This week, three more of our classrooms had new overhead LCD projectors installed. We’re almost half-way there. In reflecting on the excitement it’s generated in our building, I was reminded of the journey I was on the first time I had regular access to a projector. At the time, I knew it was useful for me to show movies, but wasn’t sure how else it could be effectivley integrated into my daily practice. I thought I’d share some examples of some of the ways I’ve been using it recently.
1. To develop rubrics together: I put up a frame and have the students offer suggestions and ideas to fill it in. It gives us a great conversation around skills needed and learning that is supposed to happen around major projects. When we’re done, we can print it out and put it into our books.
2. To demonstrate math skills while students work together at their desks. One of my favorite sites is the National Library of Virtual Manipulatives (http://nlvm.usu.edu/). It’s a terrific, searchable resource that allows for the exploration of a whole bunch of math skills and processes. In whole-class lessons, I either call kids up to take turns, or have them work with hands-on tools at their desks while I project things up front. We often follow this up with a time in the computer lab where they have a follow-up task using the same tool. An screen-shot example of one of the tools is below.
3. Streaming Tumblebooks for writing lessons. The kids are super-engaged with the animations, and we can stop every few pages and examine “authors’ tricks” to expand our own repertoire. Because the stories are available online, they can watch them again at home and collect even more ideas. My school district has purchased access for us- if yours hasn’t check out your public library- most often you can gain access with a public library card.
4. Brainstorming and Note taking: I often project an organizer, or type in a list for a brainstorming session, as we work through a whole-group lesson. I make a deal with the kids that are a little slower to process, or slower to write- if they promise to stay “plugged in” and participate, I’ll handle the writing if they handle the thinking. We generate word lists for writing or word sorts, fill out organizers together, collect key words from stories, work on vocabulary definitions, sequencing activities, review facts from content lessons- sometimes we do it together and I print it for everyone, sometimes we do part of it together while they take their own notes, and then I just print it off for the handful who didn’t quite keep up (it’s a choice for everyone, not a special deal- but I find only a few usually want it). An example of a brainstorm that turned into a small-group word sort is below.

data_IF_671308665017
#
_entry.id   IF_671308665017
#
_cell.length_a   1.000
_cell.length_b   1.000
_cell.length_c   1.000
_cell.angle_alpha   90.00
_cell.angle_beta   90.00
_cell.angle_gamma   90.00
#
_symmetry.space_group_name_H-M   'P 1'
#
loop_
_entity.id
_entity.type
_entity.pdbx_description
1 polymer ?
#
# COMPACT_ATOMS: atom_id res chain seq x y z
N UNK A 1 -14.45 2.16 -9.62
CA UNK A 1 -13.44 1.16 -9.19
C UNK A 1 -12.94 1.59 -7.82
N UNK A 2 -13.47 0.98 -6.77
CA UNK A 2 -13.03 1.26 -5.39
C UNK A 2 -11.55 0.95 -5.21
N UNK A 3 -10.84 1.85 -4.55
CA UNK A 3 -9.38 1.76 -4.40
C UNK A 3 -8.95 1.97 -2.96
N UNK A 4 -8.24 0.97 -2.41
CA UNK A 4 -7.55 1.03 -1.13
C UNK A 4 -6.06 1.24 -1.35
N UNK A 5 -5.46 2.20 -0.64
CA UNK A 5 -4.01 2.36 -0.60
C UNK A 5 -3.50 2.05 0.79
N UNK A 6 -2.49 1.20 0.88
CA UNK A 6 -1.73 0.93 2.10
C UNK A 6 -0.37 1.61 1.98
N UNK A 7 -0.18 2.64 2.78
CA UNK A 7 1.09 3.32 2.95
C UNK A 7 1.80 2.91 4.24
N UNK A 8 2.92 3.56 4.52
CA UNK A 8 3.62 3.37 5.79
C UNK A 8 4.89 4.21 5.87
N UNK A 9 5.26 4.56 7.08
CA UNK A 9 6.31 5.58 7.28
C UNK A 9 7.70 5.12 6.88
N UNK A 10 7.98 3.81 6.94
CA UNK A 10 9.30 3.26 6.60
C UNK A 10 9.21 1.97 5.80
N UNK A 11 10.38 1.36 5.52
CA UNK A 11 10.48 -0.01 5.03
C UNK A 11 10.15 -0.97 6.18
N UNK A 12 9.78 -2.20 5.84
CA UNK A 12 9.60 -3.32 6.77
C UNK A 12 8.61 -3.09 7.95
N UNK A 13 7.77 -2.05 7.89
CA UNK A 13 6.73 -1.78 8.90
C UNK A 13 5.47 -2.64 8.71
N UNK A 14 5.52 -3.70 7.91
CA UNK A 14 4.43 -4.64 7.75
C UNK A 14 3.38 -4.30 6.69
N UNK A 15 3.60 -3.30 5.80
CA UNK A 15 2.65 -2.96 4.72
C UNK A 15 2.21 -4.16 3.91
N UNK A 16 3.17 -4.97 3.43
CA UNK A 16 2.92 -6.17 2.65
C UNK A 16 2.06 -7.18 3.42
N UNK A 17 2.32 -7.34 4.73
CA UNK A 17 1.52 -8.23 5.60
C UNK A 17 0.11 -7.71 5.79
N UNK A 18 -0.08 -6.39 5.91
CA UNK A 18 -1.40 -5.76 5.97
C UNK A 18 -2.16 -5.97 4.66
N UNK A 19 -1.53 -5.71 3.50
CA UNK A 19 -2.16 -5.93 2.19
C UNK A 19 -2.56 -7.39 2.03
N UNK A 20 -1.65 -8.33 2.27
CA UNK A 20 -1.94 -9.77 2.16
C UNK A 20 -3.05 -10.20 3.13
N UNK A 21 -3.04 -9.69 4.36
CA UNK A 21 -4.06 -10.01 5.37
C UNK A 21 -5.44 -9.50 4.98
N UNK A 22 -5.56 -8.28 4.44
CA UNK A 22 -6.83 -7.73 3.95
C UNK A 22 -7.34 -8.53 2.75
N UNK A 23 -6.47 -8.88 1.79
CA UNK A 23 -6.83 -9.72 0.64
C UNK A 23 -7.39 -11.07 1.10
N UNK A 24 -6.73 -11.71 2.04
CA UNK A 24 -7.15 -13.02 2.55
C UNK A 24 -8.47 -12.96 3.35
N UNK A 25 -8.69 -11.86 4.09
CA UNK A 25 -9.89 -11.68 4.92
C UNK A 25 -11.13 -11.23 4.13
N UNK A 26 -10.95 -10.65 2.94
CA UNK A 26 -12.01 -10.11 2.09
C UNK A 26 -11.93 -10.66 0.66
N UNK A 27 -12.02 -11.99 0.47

5. Our Daily Edit (from the Everyday Edits at Education World): This one I project right onto the chalkboard so that we can make our editing marks on top of the text- it took me a couple of tries to realize I would have better luck without the screen after giving up my Smartboard, but it’s worked out well, even against the green background. It gets us into our seats and focused right after the morning bell.
6. Using pre-made stuff from websites for lessons: This is one of the best time-savers around. In the “whiteboard” section of this blog, you’ll find links to a few of my favorite sites that have games and activities all-ready-to-go that have been created by teachers from all over the place. It’s rare that I find a new concept, or a new skill, or a topic, that we need to explore that I can’t find something that will do great by way of introduction or practice. In addition to the sites listed under that link- it’s well worth the time to check out the Smart Exchange (http://exchange.smarttech.com) - you used to need Smart’s Notebook 10 software to use these activities, but with the new online Notebook Express, you can stream anything you find in the exchange- although you’ll still need the software to edit it. The database is free to register with, and is searchable by grade level and topic.
These are just a few of the ways that I find using the projector handy in the classroom. In addition to the planned lessons, it gets used all the time incidentally- if we need images for somewhere we’re talking about in social studies, or we can’t “visualize” a mind map while making the rubric- or if someone mentions Gordon Lightfoot and noone has any idea who he is- it’s a handy resource for all kinds of teachable moments!